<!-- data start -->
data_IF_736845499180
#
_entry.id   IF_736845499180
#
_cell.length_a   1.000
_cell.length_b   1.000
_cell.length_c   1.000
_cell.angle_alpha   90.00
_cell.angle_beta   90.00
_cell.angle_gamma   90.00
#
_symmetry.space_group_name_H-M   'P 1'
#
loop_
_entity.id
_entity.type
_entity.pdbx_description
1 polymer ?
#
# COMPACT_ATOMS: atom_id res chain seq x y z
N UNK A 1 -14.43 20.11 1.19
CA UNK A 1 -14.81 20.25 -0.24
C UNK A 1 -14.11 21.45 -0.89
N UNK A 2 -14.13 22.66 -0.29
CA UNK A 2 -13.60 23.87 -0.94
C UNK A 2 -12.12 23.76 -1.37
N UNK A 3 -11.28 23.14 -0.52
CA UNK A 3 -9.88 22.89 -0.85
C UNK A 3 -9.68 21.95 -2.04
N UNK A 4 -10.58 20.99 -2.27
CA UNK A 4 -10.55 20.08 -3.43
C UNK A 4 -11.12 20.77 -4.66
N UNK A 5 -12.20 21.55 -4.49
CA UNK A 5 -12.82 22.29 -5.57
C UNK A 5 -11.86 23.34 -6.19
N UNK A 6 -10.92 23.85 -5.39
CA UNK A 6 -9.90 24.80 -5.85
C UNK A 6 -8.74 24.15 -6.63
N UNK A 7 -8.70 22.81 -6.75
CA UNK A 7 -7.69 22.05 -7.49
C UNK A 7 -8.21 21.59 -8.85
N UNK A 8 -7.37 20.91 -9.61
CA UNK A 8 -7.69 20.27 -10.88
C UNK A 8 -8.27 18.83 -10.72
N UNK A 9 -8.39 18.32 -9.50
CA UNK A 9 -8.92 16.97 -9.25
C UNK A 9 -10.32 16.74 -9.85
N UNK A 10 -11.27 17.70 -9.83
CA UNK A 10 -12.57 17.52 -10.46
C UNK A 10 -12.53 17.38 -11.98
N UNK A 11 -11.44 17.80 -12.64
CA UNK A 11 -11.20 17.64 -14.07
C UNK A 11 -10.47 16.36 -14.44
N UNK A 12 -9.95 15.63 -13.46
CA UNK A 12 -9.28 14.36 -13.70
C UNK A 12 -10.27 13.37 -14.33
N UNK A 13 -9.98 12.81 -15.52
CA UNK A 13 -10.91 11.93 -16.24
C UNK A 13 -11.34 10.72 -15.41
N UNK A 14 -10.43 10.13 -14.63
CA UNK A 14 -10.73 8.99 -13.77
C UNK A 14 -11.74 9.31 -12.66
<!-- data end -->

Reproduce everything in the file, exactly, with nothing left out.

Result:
data_IF_736845499180
#
_entry.id   IF_736845499180
#
_cell.length_a   1.000
_cell.length_b   1.000
_cell.length_c   1.000
_cell.angle_alpha   90.00
_cell.angle_beta   90.00
_cell.angle_gamma   90.00
#
_symmetry.space_group_name_H-M   'P 1'
#
loop_
_entity.id
_entity.type
_entity.pdbx_description
1 polymer ?
#
# COMPACT_ATOMS: atom_id res chain seq x y z
N UNK A 1 -14.43 20.11 1.19
CA UNK A 1 -14.81 20.25 -0.24
C UNK A 1 -14.11 21.45 -0.89
N UNK A 2 -14.13 22.66 -0.29
CA UNK A 2 -13.60 23.87 -0.94
C UNK A 2 -12.12 23.76 -1.37
N UNK A 3 -11.28 23.14 -0.52
CA UNK A 3 -9.88 22.89 -0.85
C UNK A 3 -9.68 21.95 -2.04
N UNK A 4 -10.58 20.99 -2.27
CA UNK A 4 -10.55 20.08 -3.43
C UNK A 4 -11.12 20.77 -4.66
N UNK A 5 -12.20 21.55 -4.49
CA UNK A 5 -12.82 22.29 -5.57
C UNK A 5 -11.86 23.34 -6.19
N UNK A 6 -10.92 23.85 -5.39
CA UNK A 6 -9.90 24.80 -5.85
C UNK A 6 -8.74 24.15 -6.63
N UNK A 7 -8.70 22.81 -6.75
CA UNK A 7 -7.69 22.05 -7.49
C UNK A 7 -8.21 21.59 -8.85
N UNK A 8 -7.37 20.91 -9.61
CA UNK A 8 -7.69 20.27 -10.88
C UNK A 8 -8.27 18.83 -10.72
N UNK A 9 -8.39 18.32 -9.50
CA UNK A 9 -8.92 16.97 -9.25
C UNK A 9 -10.32 16.74 -9.85
N UNK A 10 -11.27 17.70 -9.83
CA UNK A 10 -12.57 17.52 -10.46
C UNK A 10 -12.53 17.38 -11.98
N UNK A 11 -11.44 17.80 -12.64
CA UNK A 11 -11.20 17.64 -14.07
C UNK A 11 -10.47 16.36 -14.44
N UNK A 12 -9.95 15.63 -13.46
CA UNK A 12 -9.28 14.36 -13.70
C UNK A 12 -10.27 13.37 -14.33
N UNK A 13 -9.98 12.81 -15.52
CA UNK A 13 -10.91 11.93 -16.24
C UNK A 13 -11.34 10.72 -15.41
N UNK A 14 -10.43 10.13 -14.63
CA UNK A 14 -10.73 8.99 -13.77
C UNK A 14 -11.74 9.31 -12.66